Hemingway had right ideas about hunting

ERNEST HEMINGWAY, a writer I admire, was a fine novelist and a truly dedicated hunter who wrote one of the hunting classics of this century, a slim little book titled “The Green Hills of Africa.” In it he recounts his adventures on a two — month safari in 1935, accompanied by his wife, another friend and, of course, a large party required to make up such a lengthy safari.

Ernest wrote that a true hunter should never be tied down with limitations on the time spent hunting. In other words, a hunter should be able to hunt anytime he felt like it and for as long as the idea appealed to him. He was regretting the near end of the safari, making it clear that a two-month restriction was a terrible imposition on a real hunter.

That's an attitude I agree with fully! Long ago I found that short-term hunts from which the hunter had to go back to the office at a certain time of day or a camp hunt where the hunter could only spend a night or two were simply unsatisfying. I decided long ago that if I could not stay and hunt as long as I pleased, I simply would not go. This has some serious drawbacks, like unhappy wives, unhappy bosses and businesses that flounder without the Boss around, but I still believe it is a pretty good attitude. I have never regretted indulging in it as completely as possible.

My admiration for Ernest eventually took on a sort of “personal” note when I met his sister Sunny Miller, a friend and neighbor of my friend Byron Dalrymple who in the 1950s lived in the little hamlet of Wolverine, Mich. I was up there enjoying a grouse and woodcock hunt with Byron one October and met Sunny and her husband, Ernie Miller. They were both charming people and next spring I invited Ernie and Byron down for a turkey hunt at the fine Burke Club. Back then, turkeys were almost unbelievably plentiful. Nevertheless, I was the only one that bagged a gobbler. Byron shot at one and missed. Ernie Miller consoled himself with seeing a great number of turkeys and hearing them gobble but he never got a shot.

After that hunt, I regularly received a Christmas card from Ernie and Sunny, with Sunny, of course, doing the writing and mailing.

Down through the years I have had many fine hunting friends who were unable, for one reason or another, to follow my and Ernest's philosophy about hunting as often as you wished and as long as you liked.

I have felt something like pity for these unfortunate fellows who had to leave a morning turkey hunt at 8:00 a.m. — just about the time for old gobblers to leave their hens and become subject to your own calling.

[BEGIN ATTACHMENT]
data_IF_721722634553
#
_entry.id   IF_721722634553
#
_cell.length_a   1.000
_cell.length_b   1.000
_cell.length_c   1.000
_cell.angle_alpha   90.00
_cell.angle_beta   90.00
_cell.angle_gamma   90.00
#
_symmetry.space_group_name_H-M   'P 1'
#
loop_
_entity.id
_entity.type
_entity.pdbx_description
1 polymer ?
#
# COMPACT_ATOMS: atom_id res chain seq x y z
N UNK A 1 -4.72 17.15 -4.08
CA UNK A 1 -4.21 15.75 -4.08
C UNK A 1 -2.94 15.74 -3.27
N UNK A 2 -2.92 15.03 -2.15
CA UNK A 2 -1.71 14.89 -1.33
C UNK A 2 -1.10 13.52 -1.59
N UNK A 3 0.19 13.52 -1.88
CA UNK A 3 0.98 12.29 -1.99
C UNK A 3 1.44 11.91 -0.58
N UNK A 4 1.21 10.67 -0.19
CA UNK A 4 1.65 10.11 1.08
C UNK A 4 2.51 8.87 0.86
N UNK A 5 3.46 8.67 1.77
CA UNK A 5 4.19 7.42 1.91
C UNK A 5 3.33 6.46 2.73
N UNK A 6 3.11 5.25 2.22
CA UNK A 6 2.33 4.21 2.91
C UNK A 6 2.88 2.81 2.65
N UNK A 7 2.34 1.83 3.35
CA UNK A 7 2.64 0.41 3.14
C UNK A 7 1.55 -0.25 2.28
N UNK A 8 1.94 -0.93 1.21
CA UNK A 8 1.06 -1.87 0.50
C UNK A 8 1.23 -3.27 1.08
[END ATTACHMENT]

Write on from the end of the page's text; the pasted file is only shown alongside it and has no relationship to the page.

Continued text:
One such fellow made it a habit of hunting until 7:30 a.m. and then rushing back to the office. I will say he was a superb hunter and caller and often bagged a bird before “quitting time,” but this too is unsatisfying. When a man kills a big gobbler, he should be allowed to spend the rest of the day gloating and perhaps even bragging to friends about his remarkable success. This is a very important segment of hunting — especially turkey hunting. If you must rush back to the office, your chances of bragging to anyone remotely interested or jealous are almost nil. Big gobblers and big wide-racked bucks should be bragged about in the company of your hunting peers.

I have been made almost foolishly happy the past few days by encountering three more large droves of this year's young turkeys on property that I hunt. One drove in a woods road showed me 18 poults and two hens. I believe there were a few more that had made it to heavy cover. On the same day on the same road, I ran up on another nice drove. I counted 11 poults and I am quite certain there were more in the brush.

That assured me that we have had and may still be having a good hatch behind the levee. The flood came before nesting time and the smart old hens have evidently done quite well. The poults I have seen are of different ages, all the way from quail size to full-grown pheasant size, which makes them able to fly quite well and dodge predators. Chances are good most of these poults will survive to adulthood, for which we hunters are eternally grateful.

EDITOR'S NOTE: This Outdoor Observations column is a reprint from the August 22, 1997, issue of Delta Farm Press. Mabry Anderson continues to recover from recent illnesses.

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